Posted by: Average Joe | August 12, 2011

Alaska’s August Panoramas

Placid waters peppered with chunks of ice from calving glaciers make for stunning vistas.

They say everything’s bigger in Texas. Rather than accuse the fine people of the Lone Star state of lying, perhaps they suffer from never-made-the-trip-to-Alaska-syndrome. It’s a common malady that gets straightened out in a hurry. Where do you want to start? Mountains? Glaciers? Forests? Whales? Grizzlies? Everything’s bigger in Alaska, including the cruise ships that glide elegantly through Alaska’s acclaimed Inside Passage. As a caution, the cruise guest might even emerge bigger if not careful, due to the constant, delectable, sometimes ambrosial food offerings available on the ship.

RTB embarked from Vancouver aboard the ms Zuiderdam with some 130 guests for a recent conference that, along with the excellent apologetics talks and camaraderie of seven days with an enthusiastic group, featured one spectacular scene after another. My wife, Käthe, and I both snapped pictures of the same things, over and over. One can’t help it in Alaska. Ask Hugh Ross––he took 2,000 pictures on this trip.

Alaska captivates the mind like few places on Earth. The shapes and sizes of mountains, clouds, and glaciers never cease to fascinate, and the many shore excursions are first-rate. Maybe that’s why so many people go there, and cruising the Inside Passage remains a favorite vacation destination. It’s magical, surreal, otherworldly. And large.

Professional photographers can capture the beauty much better than these photos here, but my eyes feasted while they had the chance. Käthe and I felt like we were in a grand cathedral. Nature seemed to call for a mandatory quiet each day as we cruised through the bays, with the only noise coming from voices on the ship. When a glacier

Alaska’s Glacier Bay is at once a place of wonder, serenity, and striking color.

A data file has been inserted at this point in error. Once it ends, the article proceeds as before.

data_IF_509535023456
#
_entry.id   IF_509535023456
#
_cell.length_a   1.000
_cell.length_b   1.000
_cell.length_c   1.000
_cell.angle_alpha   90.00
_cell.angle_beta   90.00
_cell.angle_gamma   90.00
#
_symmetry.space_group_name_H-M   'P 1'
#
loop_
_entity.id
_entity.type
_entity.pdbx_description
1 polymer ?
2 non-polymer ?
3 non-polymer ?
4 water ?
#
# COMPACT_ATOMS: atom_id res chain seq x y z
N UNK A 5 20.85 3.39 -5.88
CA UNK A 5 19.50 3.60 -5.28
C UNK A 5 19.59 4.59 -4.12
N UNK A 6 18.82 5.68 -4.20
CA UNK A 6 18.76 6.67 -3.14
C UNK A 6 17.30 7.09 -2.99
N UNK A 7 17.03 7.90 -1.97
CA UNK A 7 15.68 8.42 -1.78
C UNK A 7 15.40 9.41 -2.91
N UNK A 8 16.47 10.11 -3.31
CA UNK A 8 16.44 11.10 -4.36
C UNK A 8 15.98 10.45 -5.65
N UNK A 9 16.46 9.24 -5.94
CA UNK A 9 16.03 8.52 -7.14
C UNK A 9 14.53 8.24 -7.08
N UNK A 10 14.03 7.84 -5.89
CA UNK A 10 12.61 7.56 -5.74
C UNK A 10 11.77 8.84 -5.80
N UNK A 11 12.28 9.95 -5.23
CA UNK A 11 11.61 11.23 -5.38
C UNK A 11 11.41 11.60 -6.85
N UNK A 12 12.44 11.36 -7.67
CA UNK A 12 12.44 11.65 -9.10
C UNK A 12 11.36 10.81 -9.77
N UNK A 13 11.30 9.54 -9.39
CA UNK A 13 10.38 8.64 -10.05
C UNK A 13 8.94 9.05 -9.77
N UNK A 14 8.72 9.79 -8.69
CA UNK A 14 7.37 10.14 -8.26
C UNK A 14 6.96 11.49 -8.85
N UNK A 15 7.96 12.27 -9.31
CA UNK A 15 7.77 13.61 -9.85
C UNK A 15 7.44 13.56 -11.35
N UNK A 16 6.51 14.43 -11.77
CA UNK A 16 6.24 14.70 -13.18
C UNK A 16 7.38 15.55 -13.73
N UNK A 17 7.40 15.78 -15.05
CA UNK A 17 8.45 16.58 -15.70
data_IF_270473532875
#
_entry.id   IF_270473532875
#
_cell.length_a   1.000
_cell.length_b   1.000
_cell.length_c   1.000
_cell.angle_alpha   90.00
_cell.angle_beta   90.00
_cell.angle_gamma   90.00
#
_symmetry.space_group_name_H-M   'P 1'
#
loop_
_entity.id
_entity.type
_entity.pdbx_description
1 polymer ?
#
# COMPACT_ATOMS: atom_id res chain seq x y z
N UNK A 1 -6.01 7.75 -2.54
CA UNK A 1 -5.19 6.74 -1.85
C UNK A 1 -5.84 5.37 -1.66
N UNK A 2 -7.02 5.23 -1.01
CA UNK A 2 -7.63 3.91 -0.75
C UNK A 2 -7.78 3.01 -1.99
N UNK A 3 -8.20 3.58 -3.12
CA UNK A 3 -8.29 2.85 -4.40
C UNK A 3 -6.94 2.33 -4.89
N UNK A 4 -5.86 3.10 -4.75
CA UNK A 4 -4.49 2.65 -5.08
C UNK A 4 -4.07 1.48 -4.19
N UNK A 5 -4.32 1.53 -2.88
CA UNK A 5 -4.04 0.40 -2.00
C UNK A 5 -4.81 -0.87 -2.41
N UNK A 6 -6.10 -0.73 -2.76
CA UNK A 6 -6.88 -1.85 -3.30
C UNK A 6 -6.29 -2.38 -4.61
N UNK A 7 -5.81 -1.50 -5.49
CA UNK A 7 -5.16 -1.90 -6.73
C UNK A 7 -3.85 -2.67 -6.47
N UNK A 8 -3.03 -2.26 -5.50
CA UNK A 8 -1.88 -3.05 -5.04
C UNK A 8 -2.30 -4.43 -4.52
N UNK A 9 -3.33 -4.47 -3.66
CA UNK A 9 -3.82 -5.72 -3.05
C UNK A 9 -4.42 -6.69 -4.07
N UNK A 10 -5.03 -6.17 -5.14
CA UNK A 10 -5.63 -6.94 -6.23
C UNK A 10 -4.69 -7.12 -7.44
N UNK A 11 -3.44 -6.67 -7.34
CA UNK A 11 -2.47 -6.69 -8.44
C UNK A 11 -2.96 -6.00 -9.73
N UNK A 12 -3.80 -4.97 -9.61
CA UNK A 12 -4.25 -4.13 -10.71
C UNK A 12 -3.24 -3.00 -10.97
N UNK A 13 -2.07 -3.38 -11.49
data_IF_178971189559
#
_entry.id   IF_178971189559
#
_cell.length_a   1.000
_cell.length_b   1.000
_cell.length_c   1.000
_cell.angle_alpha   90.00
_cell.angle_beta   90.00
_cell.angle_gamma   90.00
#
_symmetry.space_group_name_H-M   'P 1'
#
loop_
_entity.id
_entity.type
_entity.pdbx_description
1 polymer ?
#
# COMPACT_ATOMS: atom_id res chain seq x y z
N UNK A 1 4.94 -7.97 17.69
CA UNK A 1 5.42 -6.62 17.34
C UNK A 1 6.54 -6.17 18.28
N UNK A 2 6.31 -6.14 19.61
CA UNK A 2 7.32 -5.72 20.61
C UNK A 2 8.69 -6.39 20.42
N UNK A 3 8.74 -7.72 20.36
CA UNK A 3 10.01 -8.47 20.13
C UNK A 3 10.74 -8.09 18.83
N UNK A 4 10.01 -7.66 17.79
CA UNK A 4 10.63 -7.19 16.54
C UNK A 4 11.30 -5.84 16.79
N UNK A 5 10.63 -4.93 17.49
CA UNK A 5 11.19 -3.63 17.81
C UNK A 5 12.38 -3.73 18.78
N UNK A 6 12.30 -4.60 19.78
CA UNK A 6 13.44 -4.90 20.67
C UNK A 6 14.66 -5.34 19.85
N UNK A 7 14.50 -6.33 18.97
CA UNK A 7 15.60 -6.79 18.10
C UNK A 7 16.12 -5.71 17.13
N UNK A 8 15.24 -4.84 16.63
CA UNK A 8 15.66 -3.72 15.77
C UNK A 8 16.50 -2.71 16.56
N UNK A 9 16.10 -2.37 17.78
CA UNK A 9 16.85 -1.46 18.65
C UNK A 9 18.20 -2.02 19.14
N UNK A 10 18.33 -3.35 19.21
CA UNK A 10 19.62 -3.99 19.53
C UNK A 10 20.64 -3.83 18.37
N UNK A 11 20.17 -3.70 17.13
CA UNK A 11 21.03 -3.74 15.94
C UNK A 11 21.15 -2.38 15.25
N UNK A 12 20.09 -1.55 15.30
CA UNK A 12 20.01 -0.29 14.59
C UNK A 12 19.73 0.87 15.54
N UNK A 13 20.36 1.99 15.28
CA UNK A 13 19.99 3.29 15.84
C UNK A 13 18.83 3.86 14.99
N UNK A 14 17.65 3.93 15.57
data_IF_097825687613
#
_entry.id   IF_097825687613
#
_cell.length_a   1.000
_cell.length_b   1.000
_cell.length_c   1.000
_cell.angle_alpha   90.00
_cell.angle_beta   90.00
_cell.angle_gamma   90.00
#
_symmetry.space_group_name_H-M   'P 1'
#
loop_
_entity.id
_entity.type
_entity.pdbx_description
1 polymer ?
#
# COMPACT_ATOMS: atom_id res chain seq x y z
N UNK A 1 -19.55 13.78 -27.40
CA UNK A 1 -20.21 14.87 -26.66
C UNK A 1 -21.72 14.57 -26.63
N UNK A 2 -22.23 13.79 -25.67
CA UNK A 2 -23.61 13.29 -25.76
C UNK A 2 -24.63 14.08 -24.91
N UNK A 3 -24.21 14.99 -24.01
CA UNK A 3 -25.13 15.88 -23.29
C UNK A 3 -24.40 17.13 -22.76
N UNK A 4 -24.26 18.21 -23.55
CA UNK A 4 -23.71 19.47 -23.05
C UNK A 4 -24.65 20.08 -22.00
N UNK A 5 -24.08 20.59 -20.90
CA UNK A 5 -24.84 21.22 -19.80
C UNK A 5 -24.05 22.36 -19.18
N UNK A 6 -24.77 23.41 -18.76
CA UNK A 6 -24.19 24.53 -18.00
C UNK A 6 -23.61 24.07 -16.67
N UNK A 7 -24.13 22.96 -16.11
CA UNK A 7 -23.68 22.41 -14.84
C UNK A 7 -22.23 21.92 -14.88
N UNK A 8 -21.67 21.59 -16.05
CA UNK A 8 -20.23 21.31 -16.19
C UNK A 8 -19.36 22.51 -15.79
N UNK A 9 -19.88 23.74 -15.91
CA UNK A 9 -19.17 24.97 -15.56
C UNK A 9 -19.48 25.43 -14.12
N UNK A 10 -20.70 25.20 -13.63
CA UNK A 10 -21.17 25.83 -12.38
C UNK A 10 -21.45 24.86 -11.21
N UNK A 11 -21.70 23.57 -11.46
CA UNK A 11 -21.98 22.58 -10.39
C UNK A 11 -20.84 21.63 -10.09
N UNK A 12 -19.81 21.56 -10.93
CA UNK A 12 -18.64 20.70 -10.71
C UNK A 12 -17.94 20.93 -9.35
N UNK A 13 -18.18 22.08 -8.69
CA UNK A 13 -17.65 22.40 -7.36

calved (making a thundering noise that echoed through the bay) it was akin to a call to worship. Occasionally a seagull would offer its praise and the high pitch would reverberate off the steep,

surround-sound mountains. In the stillness of the morning (or any part of the day) I naturally felt a pull “God-ward.” Why? Am I (and others) wired that way? I was raised

Roman Catholic (though rebellious) until the teen years. Is the atheist not wired that way? In recent years it seems that one could find studies to support both hypotheses (that humans are both hard-wired and not hard-wired for religion). Does the atheist see that Alaskan beauty and appreciate it as such but not feel any “silly” religious tugs?

What do you think?


  1. enjoyed your blog! Wow, looks and sounds like an amazing trip! Its difficult to answer your question. Whether one is atheist or of strong faith, why wouldn’t he feels that tug toward God in a place that is full of wonder? it would be interesting to ask an atheist this question. How would they interpret that feeling of being so small in a universe of immense beauty and terror?

  2. As a Christian (and former Catholic as well), I cannot appreciate a view other than one of considering God’s omnipresence/omnipotence when viewing something as majestic as Alaskan wilderness. I remain cognizant of God in little things as well. How does an atheist feel when he has a near collision on the freeway, or when he receives the call that his child has been taken to an emergency room? Life without God to restore and reassure us as He does
    through His promises would be desolate indeed.

  3. I agree and would like to make the cruise my equivalent to an annual pilgrimage to Meca. I am from Texas and came back invigorated and refreshed. Just one trip wets my appetite for more. Trying to wrap my mind around God’s creative power and love stirs me to worship. There is nothing like the scenery of the inside passage inspire veneration of God through His creation.

  4. […] mentioned how much he enjoyed Alaska’s grandeur in his blog post. What, for you, was the most memorable part of this […]

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